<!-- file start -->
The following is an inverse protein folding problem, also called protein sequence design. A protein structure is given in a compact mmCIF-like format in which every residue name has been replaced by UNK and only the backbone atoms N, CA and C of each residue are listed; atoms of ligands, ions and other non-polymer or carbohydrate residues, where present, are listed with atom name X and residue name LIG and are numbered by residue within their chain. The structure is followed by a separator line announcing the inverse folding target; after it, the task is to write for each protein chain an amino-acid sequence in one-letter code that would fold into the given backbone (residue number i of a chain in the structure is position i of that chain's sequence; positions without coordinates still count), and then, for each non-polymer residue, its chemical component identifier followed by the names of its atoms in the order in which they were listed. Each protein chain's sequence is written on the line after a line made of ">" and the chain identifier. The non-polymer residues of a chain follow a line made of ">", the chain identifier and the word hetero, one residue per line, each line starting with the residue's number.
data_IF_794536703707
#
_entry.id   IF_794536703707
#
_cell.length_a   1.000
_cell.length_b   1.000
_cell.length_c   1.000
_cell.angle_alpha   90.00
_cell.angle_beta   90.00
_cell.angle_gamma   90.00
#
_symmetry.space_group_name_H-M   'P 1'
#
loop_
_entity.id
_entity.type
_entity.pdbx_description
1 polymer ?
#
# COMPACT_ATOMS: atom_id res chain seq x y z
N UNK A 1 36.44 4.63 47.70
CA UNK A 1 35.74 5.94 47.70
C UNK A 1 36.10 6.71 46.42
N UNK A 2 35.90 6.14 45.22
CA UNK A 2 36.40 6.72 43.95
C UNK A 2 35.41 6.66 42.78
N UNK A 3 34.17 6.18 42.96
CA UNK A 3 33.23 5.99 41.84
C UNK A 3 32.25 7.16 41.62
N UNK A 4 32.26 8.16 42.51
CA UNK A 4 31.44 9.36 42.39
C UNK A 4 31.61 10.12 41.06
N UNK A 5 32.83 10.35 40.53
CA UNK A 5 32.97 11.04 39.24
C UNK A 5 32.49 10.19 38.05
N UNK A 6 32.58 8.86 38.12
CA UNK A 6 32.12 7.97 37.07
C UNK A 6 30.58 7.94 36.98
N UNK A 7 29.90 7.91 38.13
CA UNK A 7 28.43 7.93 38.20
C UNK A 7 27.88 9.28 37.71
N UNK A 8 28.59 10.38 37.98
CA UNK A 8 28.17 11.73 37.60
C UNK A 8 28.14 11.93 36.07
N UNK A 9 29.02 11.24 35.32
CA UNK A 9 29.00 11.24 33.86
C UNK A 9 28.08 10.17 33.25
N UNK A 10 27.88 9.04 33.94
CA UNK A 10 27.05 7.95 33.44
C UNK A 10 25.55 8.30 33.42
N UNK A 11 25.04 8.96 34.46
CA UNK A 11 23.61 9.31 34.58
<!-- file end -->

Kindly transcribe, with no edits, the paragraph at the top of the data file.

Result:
The following is an inverse protein folding problem, also called protein sequence design. A protein structure is given in a compact mmCIF-like format in which every residue name has been replaced by UNK and only the backbone atoms N, CA and C of each residue are listed; atoms of ligands, ions and other non-polymer or carbohydrate residues, where present, are listed with atom name X and residue name LIG and are numbered by residue within their chain. The structure is followed by a separator line announcing the inverse folding target; after it, the task is to write for each protein chain an amino-acid sequence in one-letter code that would fold into the given backbone (residue number i of a chain in the structure is position i of that chain's sequence; positions without coordinates still count), and then, for each non-polymer residue, its chemical component identifier followed by the names of its atoms in the order in which they were listed. Each protein chain's sequence is written on the line after a line made of ">" and the chain identifier. The non-polymer residues of a chain follow a line made of ">", the chain identifier and the word hetero, one residue per line, each line starting with the residue's number.